Saad said: "Ahab’s involvement of Saad in defending itself in court [at the beginning of September] represents a continuation of the baseless, yet public, campaign it has chosen to wage, utilizing the media to circulate false claims about Saad Group and its chairman. Saad will respond fully to all of these claims through the proper judicial process and definitively demonstrate their lack of any foundation. The claims have been made before a full investigation has taken place and rely on partial and incomplete information."
Meanwhile, Bahrain’s central bank has also been investigating whether there was any fraud in relation to an asset shortfall suggested by a report into Awal and TIBC that it commissioned.
"There are grounds for doubting the existence of some of the banks’ reported assets. Other assets may be worth substantially less than have been reported by the banks," the central bank told Euromoney after TIBC and Awal had been brought under its administration in July.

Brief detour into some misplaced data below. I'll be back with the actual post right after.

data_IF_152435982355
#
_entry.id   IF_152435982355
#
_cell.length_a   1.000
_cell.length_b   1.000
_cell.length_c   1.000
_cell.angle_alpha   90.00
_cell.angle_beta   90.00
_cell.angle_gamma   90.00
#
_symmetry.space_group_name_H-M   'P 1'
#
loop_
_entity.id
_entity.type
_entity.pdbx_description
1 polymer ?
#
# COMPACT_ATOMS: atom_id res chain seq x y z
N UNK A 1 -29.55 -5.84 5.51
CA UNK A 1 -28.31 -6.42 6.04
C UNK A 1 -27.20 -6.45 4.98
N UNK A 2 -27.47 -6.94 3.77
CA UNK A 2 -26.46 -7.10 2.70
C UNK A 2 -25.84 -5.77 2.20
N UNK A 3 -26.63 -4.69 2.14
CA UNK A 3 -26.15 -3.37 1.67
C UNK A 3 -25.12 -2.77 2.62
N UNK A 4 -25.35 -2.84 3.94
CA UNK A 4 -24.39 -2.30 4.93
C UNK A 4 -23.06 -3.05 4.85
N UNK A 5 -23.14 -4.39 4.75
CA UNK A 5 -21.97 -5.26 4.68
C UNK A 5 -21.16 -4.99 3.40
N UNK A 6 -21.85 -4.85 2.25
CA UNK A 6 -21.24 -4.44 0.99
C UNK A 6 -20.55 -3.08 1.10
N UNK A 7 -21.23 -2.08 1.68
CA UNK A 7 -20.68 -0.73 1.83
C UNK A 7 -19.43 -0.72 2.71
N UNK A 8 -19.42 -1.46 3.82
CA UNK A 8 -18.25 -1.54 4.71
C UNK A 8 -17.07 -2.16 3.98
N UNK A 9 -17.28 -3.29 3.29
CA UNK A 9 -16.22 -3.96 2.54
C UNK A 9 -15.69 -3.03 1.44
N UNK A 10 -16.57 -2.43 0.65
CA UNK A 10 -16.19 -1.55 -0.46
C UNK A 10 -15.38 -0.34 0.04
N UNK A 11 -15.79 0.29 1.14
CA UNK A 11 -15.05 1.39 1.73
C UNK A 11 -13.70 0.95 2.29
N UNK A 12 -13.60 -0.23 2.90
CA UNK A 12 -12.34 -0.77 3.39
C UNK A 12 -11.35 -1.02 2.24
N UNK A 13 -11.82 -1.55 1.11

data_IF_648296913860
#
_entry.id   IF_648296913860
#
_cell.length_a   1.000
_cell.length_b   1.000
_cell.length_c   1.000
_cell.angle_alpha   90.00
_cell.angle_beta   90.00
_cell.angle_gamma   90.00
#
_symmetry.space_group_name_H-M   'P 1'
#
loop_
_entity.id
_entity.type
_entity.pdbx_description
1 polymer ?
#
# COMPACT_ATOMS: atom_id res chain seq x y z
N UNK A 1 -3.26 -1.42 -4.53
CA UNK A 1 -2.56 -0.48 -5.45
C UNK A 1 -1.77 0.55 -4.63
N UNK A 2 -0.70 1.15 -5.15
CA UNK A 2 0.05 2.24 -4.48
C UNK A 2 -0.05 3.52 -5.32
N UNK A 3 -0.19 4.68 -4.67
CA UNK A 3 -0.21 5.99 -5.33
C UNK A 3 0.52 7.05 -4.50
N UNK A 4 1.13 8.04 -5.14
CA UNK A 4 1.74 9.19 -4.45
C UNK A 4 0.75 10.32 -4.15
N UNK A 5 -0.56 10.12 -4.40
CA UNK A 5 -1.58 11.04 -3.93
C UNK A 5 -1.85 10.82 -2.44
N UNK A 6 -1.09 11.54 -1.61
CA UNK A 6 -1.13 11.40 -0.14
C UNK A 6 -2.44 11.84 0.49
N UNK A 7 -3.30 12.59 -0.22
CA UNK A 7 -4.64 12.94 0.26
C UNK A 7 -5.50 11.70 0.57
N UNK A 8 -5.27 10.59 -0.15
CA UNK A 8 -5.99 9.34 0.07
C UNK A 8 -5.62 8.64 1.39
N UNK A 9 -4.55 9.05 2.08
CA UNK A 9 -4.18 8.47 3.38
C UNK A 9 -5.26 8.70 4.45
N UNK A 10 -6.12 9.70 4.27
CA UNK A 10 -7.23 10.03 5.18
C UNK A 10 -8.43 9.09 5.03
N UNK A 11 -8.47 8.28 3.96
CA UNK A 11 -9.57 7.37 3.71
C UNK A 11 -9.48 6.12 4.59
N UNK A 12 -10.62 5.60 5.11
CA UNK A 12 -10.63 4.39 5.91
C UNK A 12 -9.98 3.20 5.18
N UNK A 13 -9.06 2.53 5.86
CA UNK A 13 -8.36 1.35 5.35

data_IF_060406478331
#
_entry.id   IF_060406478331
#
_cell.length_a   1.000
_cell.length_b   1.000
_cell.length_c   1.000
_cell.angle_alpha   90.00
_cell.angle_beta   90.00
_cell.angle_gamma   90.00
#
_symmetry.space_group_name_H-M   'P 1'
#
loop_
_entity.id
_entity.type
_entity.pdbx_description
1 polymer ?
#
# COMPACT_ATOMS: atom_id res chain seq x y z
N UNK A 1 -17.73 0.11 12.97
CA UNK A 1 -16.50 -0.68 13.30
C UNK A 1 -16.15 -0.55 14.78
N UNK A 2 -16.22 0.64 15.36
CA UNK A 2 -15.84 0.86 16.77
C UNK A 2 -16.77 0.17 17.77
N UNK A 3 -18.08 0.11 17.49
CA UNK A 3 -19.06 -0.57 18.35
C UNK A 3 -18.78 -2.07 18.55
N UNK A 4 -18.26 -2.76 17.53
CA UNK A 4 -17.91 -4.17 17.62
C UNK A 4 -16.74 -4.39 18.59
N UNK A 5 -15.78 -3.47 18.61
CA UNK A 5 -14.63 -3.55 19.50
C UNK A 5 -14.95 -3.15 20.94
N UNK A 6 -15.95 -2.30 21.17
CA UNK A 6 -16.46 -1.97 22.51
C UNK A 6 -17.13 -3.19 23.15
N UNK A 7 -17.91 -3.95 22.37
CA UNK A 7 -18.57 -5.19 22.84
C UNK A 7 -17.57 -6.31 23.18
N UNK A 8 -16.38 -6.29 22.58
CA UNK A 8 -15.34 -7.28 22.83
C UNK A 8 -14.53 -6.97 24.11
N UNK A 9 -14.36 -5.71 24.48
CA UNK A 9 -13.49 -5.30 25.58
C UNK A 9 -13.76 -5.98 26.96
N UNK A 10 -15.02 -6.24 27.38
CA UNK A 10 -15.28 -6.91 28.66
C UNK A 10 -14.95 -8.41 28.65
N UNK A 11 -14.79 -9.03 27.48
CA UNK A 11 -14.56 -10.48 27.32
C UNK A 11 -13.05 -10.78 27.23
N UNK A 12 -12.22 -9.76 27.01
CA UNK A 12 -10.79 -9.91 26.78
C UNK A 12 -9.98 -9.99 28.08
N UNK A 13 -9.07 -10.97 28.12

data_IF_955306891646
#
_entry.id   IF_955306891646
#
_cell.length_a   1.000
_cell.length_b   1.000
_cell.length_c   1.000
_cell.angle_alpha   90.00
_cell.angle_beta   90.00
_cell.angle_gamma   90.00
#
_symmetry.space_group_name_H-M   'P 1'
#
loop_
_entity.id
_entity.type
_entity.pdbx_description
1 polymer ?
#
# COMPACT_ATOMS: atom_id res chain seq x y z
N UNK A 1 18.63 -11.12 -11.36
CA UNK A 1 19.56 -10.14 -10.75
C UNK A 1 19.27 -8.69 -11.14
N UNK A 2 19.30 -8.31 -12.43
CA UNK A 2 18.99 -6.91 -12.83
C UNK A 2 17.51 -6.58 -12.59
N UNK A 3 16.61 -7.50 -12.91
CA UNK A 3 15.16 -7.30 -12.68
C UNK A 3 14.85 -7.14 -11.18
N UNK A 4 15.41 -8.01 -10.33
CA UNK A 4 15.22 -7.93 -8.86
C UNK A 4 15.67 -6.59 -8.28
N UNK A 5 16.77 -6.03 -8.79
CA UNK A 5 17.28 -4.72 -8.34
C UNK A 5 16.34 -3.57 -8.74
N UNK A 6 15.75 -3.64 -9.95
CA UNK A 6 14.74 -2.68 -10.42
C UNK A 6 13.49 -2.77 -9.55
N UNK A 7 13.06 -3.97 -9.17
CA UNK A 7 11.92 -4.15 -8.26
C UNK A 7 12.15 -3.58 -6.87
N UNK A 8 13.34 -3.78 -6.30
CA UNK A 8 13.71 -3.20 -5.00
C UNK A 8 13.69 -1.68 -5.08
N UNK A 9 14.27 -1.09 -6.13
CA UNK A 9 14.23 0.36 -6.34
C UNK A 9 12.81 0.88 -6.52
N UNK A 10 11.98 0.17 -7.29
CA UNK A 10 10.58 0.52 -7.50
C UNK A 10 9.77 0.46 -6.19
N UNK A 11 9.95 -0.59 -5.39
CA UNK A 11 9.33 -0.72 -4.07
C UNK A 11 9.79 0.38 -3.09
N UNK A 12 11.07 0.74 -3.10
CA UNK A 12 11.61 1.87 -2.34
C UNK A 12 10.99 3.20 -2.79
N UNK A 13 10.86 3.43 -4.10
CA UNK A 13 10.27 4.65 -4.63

The central bank appointed as external administrators UK law firms Trowers & Hamlins for TIBC, and Charles Russell for Awal Bank. But neither Awal, TIBC, nor Charles Russell responded to requests for comment. Trowers & Hamlins simply said it was preparing an inventory of the assets and liabilities of TIBC but would not be making any public statements about the bank until this report was completed.
The case continues
These events have already caused a shift in the global financial community’s attitude to Middle Eastern risk. The two groups and their banks owe money to well over 100 banks from countries as diverse as Indonesia, China and Korea. They were regarded as stable, blue-chip companies.
The Al Gosaibis’ activities, for example, encompassed not only banking and financial services but also bottling and distribution of soft drinks, real estate development, and shipping. Al Sanea was better known for investing outside Saudi Arabia, and aside from a contracting business and real estate in the kingdom, Saad had a portfolio of global blue-chip assets that included a 3.1% stake in HSBC, as well as a 29% stake in UK housebuilder Berkeley. Some of these stakes have been reduced this year but Saad had some $30 billion of assets at the end of 2008, including $10 billion in investment securities, according to Standard & Poor’s.